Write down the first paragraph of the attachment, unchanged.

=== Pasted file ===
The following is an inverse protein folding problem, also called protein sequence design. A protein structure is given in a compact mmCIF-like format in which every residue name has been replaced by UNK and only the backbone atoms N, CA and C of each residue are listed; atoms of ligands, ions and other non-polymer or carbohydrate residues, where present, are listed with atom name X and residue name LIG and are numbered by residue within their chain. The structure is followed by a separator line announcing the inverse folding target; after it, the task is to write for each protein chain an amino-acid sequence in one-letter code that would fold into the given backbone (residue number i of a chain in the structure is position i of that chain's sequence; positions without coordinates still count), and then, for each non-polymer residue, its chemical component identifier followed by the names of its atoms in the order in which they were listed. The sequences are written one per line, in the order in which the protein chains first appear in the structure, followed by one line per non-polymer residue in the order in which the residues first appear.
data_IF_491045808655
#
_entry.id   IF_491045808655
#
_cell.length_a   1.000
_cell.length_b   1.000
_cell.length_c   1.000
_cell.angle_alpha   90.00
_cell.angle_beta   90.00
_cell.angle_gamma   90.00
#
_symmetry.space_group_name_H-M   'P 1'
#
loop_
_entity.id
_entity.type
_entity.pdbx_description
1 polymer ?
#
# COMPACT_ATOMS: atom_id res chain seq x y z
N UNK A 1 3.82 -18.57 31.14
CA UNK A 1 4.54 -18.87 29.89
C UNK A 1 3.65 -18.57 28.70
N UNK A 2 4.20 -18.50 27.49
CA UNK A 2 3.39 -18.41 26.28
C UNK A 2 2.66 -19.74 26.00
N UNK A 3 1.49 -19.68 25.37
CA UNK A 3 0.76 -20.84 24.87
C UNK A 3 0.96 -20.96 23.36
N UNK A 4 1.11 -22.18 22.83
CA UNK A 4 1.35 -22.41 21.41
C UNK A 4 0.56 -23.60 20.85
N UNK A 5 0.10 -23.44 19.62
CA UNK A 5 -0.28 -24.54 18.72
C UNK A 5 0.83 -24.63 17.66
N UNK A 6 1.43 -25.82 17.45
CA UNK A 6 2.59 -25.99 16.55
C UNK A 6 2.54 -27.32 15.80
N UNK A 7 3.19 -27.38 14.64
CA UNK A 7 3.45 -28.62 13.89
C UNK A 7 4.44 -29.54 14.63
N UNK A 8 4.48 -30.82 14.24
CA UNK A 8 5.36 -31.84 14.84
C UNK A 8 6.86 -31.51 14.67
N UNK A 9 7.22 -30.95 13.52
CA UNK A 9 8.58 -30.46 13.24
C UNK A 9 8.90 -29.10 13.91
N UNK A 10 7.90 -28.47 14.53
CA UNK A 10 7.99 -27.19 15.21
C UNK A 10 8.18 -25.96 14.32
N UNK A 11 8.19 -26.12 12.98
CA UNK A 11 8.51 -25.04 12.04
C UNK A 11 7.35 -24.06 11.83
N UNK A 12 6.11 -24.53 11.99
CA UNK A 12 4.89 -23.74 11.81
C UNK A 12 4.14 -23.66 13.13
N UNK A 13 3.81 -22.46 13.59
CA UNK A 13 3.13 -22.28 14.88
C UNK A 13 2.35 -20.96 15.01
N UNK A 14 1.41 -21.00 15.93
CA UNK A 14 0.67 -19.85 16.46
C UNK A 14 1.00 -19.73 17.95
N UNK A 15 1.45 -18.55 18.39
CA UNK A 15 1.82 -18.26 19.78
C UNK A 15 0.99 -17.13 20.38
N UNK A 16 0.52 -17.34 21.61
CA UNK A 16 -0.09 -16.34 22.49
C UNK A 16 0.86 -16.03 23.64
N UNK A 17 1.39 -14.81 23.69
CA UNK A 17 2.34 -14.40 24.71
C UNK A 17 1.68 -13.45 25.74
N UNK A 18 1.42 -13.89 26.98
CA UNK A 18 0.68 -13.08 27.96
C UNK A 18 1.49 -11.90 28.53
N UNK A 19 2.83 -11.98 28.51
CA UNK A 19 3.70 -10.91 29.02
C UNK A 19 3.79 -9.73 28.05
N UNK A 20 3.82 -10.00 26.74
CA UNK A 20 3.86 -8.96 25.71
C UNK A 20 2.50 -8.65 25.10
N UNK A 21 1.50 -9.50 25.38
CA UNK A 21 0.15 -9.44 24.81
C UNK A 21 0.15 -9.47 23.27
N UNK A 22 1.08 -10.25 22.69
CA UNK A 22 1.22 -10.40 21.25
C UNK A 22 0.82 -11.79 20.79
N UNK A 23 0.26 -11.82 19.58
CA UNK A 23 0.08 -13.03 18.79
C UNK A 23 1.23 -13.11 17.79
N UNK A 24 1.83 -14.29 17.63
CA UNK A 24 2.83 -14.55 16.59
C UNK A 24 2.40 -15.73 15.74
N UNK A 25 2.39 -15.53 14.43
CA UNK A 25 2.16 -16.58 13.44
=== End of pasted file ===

The following is an inverse protein folding problem, also called protein sequence design. A protein structure is given in a compact mmCIF-like format in which every residue name has been replaced by UNK and only the backbone atoms N, CA and C of each residue are listed; atoms of ligands, ions and other non-polymer or carbohydrate residues, where present, are listed with atom name X and residue name LIG and are numbered by residue within their chain. The structure is followed by a separator line announcing the inverse folding target; after it, the task is to write for each protein chain an amino-acid sequence in one-letter code that would fold into the given backbone (residue number i of a chain in the structure is position i of that chain's sequence; positions without coordinates still count), and then, for each non-polymer residue, its chemical component identifier followed by the names of its atoms in the order in which they were listed. The sequences are written one per line, in the order in which the protein chains first appear in the structure, followed by one line per non-polymer residue in the order in which the residues first appear.